Then, the equations to be solved are

$$$\widehat{Q}_{\sigma,j} = \widehat{Q}^T_{\sigma,j} \; .$$$

where a hat denotes gyroBohm normalization:

$$$\widehat{Q} \doteq \frac{Q}{Q_{\rm GB}} \quad \text{where} \quad Q_{\rm GB} = n_e T_e c_s (\rho_s/a)^2 \; .$$$

The goal is to apply Newton’s method in a way which is as accurate as possible while still minimizing evaluation of the expensive functions $$Q_{\sigma,j}$$. Operationally, we make the key assumption that the transport fluxes depend only locally on the gradients (which is approximately true when quantities are normalzied to the gyroBohm unit of flux), so that the Jacobian associated with $$Q_{\sigma,j}$$ is block diagonal:

$\widehat{Q}_{\sigma,j}(z^0) - \widehat{Q}^T_{\sigma,j}(z^0) + \frac{\partial \widehat{Q}_{\sigma,j}}{\partial z_{\sigma^\prime,j}} \,\delta z_{\sigma^\prime,j} - \frac{\partial \widehat{Q}^T_{\sigma,j}}{\partial z_{\sigma^\prime,j^\prime}} \, \delta z_{\sigma^\prime,j^\prime} = 0 \; .$

Above, we have used the shorthand $$z \doteq \{z_{\sigma,j}\}$$ and $$z^0 \doteq \{z^0_{\sigma,j}\}$$. This can be written in terms of Jacobian matrices as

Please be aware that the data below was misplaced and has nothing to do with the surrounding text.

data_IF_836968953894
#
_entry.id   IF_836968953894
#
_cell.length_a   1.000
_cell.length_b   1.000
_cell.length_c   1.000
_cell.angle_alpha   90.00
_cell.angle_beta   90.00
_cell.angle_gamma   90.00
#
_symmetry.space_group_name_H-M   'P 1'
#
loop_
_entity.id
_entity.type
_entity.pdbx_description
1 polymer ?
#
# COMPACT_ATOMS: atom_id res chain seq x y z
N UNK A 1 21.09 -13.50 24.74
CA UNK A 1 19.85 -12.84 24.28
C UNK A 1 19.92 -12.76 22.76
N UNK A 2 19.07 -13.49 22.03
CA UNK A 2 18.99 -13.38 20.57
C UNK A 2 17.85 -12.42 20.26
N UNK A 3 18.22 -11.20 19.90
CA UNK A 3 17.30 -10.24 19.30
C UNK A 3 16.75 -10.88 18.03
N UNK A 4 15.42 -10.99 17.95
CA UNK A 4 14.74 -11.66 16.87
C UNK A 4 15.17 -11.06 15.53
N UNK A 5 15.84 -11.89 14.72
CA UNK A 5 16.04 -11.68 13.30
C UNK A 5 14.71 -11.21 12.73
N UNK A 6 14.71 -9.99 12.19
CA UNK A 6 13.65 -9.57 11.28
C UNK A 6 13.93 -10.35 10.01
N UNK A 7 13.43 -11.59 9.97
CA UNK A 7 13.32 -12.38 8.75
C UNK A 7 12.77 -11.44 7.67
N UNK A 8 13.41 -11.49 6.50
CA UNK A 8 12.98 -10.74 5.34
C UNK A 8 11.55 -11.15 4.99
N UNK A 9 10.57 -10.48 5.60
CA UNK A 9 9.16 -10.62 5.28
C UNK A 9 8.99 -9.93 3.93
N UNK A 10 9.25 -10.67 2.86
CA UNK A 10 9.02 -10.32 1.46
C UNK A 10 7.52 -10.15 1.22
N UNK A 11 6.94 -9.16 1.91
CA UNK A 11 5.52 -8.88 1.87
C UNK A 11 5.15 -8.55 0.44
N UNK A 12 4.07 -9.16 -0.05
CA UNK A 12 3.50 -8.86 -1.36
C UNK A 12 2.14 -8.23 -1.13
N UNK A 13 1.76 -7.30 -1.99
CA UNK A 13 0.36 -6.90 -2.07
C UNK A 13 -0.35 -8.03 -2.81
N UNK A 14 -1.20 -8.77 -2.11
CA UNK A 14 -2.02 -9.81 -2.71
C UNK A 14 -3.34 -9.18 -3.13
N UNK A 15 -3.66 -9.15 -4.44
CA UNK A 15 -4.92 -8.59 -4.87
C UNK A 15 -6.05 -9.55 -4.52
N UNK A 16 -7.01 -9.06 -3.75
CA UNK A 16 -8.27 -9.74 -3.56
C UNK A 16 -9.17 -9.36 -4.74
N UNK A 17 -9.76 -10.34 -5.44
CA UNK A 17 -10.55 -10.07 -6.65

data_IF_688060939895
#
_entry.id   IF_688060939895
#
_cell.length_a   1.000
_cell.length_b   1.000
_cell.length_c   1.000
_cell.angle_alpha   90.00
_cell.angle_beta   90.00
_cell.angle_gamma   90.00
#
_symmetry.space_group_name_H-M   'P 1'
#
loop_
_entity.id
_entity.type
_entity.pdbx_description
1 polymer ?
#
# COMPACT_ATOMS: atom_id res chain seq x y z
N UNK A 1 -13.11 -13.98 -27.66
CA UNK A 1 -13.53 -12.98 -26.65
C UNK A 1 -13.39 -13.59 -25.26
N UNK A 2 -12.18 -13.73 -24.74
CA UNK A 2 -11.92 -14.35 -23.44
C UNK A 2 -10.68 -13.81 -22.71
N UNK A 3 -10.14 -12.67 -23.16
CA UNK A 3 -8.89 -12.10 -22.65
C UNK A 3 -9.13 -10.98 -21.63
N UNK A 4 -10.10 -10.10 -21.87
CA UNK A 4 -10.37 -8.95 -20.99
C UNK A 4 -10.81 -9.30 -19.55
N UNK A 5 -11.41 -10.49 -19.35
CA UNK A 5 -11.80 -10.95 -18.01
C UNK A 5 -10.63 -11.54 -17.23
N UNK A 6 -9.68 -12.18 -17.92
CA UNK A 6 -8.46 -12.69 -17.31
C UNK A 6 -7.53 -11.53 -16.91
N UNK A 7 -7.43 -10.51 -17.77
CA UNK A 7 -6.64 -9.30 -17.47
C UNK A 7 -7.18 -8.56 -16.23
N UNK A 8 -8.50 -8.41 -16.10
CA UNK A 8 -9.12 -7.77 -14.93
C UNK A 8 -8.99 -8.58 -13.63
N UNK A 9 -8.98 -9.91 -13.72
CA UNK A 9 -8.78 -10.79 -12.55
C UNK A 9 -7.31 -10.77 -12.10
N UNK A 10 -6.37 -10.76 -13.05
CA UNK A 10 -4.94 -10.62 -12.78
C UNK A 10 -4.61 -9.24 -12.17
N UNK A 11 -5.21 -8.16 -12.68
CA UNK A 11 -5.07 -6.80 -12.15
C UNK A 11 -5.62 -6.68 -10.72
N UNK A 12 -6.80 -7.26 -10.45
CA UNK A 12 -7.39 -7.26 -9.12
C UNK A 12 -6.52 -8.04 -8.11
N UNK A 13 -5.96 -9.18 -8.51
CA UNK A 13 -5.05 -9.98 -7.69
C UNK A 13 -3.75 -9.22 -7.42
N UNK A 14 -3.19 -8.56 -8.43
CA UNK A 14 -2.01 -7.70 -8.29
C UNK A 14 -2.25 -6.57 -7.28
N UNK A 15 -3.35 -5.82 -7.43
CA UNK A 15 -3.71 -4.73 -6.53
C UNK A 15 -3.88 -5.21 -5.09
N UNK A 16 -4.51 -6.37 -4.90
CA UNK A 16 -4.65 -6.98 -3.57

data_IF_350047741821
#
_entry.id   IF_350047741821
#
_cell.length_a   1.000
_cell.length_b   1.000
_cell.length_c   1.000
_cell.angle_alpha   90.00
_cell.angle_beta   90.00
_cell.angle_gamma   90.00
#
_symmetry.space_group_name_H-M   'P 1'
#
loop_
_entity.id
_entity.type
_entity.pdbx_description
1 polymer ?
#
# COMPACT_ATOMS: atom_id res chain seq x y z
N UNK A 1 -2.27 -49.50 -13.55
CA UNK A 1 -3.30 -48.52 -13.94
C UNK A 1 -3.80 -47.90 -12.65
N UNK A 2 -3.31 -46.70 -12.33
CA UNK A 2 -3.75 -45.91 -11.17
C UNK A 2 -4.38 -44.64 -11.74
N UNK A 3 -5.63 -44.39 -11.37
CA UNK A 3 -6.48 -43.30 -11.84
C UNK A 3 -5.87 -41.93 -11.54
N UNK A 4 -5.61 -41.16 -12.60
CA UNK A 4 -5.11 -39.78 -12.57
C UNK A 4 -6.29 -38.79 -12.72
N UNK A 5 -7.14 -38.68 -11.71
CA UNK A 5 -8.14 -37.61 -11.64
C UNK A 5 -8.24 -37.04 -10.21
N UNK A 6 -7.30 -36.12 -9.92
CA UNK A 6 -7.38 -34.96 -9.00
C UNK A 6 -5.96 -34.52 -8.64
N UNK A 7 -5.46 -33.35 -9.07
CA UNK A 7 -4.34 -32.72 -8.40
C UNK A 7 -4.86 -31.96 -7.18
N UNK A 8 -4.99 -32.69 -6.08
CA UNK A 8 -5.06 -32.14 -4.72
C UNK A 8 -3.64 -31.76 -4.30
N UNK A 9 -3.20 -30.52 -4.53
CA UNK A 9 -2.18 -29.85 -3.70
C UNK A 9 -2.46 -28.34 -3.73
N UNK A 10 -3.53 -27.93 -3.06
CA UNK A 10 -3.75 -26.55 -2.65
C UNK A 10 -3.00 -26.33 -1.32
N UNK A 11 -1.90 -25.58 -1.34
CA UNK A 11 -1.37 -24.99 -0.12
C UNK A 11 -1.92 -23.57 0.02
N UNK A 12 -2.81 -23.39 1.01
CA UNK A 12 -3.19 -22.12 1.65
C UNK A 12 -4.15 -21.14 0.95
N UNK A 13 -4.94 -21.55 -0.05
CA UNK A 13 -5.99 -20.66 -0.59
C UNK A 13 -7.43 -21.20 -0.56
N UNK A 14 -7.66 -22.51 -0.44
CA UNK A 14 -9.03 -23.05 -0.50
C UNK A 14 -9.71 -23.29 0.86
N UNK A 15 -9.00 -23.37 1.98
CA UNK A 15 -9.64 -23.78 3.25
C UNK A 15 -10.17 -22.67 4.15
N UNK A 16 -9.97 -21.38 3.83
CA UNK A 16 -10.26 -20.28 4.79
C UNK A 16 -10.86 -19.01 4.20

(1)$\widehat{{\cal J}}_{{\sigma\sigma^\prime,jj^\prime}} \, \delta z_{\sigma^\prime,j^\prime} = -\left[ \widehat{Q}_{\sigma,j}(z^0) - \widehat{Q}^T_{\sigma,j}(z^0) \right] \eta_{\sigma,j} \; ,$

where

$\widehat{{\cal J}}_{\sigma\sigma^\prime,jj^\prime} \doteq {\cal J}_{\sigma\sigma^\prime,jj} \delta_{jj^\prime} -{\cal J}^T_{{\sigma\sigma^\prime,jj^\prime}} \; ,$

and the quantity $$z^1 = z^0 + \delta z$$ is the Newton update for the vector $$z$$. In Eq. (1), we have introduced a relaxation parameter $$\eta_{\sigma,j}$$. Note that this method generalizes to an arbitrary number of gradients and fluxes per gridpoint. In the case of three radial gridpoints, $$\{r_1,r_2,r_3\}$$, the Jacobian matrices have the explicit forms